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Japan in Dire Need of Monetary Support
World Economy

Japan in Dire Need of Monetary Support

Bank of Japan Deputy Governor Hiroshi Nakaso said Japan’s economy still needs massive monetary support given overseas uncertainties and stubbornly weak price growth, shrugging off market speculation it may raise its bond yield target this year.

 He also said Group of 20 nations recognize that Japan abides by a joint agreement to refrain from using monetary policy to manipulate exchange rates, arguing against criticism from US President Donald Trump that Japan was using an ultra-easy policy to weaken the yen and give its exports an unfair trade advantage, Reuters reported.

“The BoJ guides monetary policy solely for the purpose of achieving its inflation target at the earliest date possible. It does not target exchange rates,” Nakaso told reporters Thursday, when asked about Trump’s accusation.

Nakaso said that while Japan’s economy was recovering moderately, risks to the outlook were skewed to the downside due to uncertainty over US policies and weak price growth at home.

 “Some market players, taking into account recent rises in overseas interest rates, argue that the BoJ might consider raising its long-term rate target,” Nakaso said in a speech to business leaders in Kochi, western Japan.

 “But the momentum toward achieving our price target, while sustained, isn’t sufficient. There’s still a long way to go to achieve our target,” he said. “I believe it’s most important that the BoJ persistently pursue powerful monetary easing.”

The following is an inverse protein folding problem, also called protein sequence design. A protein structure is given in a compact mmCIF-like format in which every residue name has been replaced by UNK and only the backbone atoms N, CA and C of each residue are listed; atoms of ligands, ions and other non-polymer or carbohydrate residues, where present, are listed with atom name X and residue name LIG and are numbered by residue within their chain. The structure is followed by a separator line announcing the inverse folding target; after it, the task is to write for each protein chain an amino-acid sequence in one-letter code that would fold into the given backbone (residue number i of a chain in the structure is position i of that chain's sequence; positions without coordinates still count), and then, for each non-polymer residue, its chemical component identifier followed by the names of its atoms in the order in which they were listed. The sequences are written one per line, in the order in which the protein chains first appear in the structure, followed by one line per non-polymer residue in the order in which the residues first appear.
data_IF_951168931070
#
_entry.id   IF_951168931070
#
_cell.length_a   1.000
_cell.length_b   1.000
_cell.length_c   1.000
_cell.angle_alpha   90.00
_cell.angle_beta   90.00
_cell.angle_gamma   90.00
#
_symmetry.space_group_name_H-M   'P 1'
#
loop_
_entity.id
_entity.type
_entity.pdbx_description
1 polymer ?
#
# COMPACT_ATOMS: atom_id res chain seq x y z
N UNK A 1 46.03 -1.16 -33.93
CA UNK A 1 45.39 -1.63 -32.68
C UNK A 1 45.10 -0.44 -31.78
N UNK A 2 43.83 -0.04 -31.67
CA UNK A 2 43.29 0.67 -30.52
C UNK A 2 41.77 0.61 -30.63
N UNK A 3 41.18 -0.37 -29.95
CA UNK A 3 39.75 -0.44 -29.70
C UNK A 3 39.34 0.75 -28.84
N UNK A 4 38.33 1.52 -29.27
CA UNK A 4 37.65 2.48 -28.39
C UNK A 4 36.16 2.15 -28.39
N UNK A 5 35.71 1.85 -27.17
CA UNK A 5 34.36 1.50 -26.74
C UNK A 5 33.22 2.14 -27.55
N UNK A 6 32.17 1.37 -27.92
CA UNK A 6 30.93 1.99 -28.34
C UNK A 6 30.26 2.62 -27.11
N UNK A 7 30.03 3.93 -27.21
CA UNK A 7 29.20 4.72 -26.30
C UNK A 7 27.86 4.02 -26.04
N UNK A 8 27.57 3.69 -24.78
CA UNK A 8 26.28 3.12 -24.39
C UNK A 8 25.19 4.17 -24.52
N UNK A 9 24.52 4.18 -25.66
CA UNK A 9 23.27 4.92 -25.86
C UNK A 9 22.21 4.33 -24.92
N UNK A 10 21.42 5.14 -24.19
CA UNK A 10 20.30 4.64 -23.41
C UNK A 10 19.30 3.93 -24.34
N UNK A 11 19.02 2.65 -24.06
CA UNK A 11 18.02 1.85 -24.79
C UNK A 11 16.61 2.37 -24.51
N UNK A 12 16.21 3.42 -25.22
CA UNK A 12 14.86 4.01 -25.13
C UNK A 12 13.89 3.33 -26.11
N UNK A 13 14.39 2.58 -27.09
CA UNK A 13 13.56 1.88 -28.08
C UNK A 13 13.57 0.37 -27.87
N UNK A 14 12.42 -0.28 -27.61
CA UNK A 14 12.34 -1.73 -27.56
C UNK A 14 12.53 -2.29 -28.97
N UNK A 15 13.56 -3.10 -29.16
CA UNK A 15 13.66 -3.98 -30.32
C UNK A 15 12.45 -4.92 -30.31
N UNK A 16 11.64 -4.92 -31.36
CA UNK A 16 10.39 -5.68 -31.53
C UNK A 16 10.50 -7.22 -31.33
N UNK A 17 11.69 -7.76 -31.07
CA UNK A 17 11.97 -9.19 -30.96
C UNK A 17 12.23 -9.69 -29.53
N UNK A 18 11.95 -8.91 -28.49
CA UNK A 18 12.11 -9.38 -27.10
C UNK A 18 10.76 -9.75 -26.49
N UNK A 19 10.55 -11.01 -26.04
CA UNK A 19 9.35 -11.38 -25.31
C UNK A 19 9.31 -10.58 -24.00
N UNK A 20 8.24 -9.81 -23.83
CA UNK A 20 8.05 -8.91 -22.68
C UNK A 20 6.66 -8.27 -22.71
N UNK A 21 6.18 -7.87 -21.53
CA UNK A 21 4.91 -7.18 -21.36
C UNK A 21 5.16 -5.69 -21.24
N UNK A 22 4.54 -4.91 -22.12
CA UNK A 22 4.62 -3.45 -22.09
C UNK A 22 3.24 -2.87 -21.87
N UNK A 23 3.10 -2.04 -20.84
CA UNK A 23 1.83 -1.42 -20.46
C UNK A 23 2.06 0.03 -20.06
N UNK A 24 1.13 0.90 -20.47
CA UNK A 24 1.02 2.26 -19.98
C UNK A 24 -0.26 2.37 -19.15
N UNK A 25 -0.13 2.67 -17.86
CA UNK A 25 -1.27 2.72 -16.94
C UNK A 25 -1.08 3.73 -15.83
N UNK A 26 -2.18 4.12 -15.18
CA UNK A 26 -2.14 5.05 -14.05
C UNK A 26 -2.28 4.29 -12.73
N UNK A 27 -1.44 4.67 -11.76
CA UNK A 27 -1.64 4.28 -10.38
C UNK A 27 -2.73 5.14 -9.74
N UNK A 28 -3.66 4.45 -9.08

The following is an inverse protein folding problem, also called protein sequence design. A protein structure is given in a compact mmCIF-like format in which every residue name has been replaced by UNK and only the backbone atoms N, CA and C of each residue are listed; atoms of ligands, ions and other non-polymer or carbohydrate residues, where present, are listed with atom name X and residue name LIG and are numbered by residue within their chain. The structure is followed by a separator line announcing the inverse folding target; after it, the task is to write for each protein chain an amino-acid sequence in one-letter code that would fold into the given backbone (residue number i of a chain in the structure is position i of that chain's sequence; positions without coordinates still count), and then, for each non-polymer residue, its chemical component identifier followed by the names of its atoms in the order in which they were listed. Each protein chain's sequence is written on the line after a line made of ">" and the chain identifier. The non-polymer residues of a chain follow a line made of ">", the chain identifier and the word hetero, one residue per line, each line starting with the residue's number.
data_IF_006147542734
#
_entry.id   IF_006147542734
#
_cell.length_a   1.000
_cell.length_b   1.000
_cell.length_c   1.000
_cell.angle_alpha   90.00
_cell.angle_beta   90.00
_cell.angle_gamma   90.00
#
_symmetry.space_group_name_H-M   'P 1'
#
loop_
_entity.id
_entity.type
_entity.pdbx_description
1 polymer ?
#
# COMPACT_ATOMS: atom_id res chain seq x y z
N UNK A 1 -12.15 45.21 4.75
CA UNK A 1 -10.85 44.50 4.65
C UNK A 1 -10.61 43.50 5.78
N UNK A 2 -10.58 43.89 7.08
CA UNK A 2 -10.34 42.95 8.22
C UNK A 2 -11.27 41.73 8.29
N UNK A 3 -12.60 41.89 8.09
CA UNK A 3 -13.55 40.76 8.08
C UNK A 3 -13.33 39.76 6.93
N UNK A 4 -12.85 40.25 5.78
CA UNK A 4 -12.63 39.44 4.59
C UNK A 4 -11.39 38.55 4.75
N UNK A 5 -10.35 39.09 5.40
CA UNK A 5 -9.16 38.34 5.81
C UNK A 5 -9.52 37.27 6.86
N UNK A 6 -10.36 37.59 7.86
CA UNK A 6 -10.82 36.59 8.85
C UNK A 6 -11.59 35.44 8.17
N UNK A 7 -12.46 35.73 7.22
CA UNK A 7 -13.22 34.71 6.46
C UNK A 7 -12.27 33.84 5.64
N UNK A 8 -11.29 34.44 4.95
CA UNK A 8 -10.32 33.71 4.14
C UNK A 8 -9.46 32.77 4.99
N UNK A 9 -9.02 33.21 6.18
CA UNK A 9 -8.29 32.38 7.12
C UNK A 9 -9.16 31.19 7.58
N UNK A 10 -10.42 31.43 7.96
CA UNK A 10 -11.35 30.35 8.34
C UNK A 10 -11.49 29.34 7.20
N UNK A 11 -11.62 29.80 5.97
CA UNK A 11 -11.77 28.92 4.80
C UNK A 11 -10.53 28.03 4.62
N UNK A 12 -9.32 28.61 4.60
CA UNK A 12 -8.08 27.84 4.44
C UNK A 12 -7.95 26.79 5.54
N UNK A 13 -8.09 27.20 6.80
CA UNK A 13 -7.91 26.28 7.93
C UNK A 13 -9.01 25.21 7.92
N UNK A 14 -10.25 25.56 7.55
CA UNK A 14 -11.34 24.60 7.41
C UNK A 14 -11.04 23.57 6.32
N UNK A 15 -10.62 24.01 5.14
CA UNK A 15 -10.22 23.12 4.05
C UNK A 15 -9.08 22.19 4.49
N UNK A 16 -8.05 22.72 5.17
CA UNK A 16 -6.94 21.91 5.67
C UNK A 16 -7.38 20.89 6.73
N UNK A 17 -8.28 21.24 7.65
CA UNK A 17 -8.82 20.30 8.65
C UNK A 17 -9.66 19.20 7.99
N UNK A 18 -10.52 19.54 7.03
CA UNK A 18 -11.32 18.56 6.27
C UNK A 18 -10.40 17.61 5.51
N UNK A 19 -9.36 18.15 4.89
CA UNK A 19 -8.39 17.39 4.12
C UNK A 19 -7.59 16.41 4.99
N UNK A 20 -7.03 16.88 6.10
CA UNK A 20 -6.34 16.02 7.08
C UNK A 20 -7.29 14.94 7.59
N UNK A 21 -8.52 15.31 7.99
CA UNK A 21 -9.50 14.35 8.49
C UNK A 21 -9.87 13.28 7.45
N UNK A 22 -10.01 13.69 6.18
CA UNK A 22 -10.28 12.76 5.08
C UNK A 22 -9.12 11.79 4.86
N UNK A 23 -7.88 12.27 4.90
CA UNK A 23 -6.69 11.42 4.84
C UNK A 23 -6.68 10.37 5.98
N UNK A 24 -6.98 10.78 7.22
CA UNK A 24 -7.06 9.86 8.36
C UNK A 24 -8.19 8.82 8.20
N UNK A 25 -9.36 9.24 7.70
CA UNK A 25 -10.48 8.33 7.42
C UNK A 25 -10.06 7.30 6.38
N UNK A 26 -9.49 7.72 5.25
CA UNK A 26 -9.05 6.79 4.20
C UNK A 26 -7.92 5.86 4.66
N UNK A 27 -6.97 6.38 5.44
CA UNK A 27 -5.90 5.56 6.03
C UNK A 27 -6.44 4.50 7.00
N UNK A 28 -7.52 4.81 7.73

Doubts over the BoJ’s resolve to keep Japanese government bond yields from tracking global long-term interest rates drove the 10-year JGB yield to a one-year high last week, forcing the bank to conduct a special bond buying operation.

The rise in long-term rates challenged the BoJ’s commitment to its “yield curve control” scheme introduced in September, under which it guides the benchmark yield around 0% in a bid to accelerate inflation to its 2% target.

Nakaso said the conditions for raising the BoJ’s yield targets would be for long-term interest rates to rise in sympathy with an improvement in the economy.  He stressed, however, that the BoJ’s priority now was to achieve its inflation target through aggressive monetary easing.

“The BoJ is ready to buy sufficient and necessary amounts of government bonds to meet its yield targets,” Nakaso said, adding the current shape of Japan’s bond yield curve was consistent with what the BoJ deemed appropriate.

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